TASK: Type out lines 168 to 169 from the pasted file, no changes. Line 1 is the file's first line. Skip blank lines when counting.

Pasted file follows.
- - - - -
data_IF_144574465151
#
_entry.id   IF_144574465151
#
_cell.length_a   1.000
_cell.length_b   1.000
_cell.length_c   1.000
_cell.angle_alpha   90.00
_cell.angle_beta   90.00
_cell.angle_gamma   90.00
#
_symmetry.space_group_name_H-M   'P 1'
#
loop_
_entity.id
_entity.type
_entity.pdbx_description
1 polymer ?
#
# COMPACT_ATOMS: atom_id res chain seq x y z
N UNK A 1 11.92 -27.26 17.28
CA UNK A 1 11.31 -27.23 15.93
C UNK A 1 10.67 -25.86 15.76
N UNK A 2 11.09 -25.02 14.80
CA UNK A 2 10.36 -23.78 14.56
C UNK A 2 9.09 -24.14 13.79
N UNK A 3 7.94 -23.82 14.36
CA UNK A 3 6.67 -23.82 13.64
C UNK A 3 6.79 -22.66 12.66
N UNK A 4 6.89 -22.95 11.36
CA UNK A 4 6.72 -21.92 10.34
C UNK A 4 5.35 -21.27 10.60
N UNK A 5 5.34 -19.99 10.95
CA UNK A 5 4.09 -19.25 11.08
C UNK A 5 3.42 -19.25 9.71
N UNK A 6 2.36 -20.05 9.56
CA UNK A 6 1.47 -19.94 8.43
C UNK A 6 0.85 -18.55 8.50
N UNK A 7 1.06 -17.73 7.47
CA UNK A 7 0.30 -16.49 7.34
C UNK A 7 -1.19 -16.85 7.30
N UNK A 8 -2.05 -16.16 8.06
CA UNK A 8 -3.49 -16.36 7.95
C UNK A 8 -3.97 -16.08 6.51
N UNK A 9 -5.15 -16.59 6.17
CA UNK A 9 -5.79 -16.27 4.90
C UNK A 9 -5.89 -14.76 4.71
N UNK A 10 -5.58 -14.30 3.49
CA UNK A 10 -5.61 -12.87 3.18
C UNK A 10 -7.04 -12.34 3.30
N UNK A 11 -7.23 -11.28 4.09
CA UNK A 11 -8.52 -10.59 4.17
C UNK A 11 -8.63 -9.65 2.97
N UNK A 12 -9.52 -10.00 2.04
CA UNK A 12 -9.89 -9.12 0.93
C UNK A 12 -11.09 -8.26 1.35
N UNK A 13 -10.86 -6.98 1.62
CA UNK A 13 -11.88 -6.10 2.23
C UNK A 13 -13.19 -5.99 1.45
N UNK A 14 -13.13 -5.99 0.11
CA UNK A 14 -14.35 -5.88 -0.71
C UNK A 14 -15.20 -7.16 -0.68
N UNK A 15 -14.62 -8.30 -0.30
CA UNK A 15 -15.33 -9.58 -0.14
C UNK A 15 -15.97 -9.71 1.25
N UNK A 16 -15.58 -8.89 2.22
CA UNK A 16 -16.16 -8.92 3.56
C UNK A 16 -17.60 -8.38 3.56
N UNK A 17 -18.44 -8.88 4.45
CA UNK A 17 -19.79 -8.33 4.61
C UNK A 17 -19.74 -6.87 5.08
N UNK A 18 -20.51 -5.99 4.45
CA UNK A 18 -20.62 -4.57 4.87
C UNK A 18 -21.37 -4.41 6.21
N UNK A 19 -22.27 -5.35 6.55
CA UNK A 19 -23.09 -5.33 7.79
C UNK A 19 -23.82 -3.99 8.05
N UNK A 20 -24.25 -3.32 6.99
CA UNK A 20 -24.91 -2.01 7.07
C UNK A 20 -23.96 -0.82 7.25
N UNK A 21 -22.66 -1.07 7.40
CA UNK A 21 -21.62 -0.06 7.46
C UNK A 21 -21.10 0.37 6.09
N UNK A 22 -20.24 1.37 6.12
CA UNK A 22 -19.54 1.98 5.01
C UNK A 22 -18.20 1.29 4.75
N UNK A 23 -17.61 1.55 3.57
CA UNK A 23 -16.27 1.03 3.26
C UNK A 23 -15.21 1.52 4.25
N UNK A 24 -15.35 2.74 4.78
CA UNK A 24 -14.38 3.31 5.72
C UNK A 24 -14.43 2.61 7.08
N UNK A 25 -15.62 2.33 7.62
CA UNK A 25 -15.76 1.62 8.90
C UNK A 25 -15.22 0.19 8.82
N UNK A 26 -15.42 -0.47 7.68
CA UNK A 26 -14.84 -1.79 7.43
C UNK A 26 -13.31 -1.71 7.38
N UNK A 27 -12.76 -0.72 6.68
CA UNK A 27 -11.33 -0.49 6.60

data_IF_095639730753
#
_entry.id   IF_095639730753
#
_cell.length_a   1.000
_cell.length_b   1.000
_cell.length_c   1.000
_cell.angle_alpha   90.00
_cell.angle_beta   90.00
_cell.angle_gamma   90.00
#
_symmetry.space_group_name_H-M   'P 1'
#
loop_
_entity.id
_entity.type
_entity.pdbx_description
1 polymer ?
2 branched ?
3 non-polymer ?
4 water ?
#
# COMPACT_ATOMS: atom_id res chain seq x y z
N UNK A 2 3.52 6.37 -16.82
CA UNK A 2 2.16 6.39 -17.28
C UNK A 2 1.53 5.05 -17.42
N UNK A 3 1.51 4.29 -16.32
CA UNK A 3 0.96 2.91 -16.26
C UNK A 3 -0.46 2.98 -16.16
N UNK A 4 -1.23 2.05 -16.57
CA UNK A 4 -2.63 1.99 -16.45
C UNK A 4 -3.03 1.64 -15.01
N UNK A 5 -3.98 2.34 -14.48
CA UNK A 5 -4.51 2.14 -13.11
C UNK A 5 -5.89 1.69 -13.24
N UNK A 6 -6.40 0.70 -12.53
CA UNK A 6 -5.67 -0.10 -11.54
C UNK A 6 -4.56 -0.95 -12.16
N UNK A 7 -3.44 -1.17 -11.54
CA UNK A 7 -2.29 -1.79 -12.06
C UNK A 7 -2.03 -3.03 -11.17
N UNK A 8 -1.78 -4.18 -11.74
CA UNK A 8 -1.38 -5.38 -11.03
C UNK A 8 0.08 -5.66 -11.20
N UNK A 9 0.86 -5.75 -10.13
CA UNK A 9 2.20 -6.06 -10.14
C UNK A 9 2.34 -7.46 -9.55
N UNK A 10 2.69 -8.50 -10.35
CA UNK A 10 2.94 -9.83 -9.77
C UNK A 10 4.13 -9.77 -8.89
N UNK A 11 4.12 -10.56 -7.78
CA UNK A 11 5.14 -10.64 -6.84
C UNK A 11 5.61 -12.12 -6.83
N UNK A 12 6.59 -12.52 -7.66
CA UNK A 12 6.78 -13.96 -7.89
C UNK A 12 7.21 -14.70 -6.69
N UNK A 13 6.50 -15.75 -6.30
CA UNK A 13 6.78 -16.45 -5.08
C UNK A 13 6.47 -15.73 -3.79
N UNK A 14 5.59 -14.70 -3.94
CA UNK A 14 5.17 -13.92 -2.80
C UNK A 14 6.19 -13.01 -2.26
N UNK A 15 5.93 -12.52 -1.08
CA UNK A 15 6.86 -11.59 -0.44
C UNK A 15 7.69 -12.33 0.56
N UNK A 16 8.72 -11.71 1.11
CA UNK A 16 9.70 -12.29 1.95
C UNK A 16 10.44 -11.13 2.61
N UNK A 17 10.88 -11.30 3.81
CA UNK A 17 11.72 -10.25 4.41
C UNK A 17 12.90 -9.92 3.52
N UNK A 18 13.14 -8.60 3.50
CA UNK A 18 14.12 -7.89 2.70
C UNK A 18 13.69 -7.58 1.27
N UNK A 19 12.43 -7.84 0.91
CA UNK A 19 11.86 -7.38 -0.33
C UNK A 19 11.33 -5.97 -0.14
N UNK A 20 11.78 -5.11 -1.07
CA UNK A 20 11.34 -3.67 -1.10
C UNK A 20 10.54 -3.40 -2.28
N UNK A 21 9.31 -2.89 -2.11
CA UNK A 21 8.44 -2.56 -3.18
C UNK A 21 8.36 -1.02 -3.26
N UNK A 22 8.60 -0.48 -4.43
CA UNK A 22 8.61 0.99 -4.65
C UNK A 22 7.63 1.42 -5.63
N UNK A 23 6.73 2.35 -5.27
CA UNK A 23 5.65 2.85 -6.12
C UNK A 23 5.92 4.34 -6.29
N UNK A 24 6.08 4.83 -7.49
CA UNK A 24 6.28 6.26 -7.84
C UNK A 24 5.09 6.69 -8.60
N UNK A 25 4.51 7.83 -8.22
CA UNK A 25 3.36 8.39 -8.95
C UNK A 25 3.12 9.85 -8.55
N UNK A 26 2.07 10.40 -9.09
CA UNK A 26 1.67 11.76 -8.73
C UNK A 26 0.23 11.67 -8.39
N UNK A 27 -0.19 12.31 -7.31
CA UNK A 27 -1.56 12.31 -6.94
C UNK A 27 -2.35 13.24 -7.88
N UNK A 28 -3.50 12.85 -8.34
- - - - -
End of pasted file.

C UNK A 16 10.44 -11.13 2.61
N UNK A 17 10.88 -11.30 3.81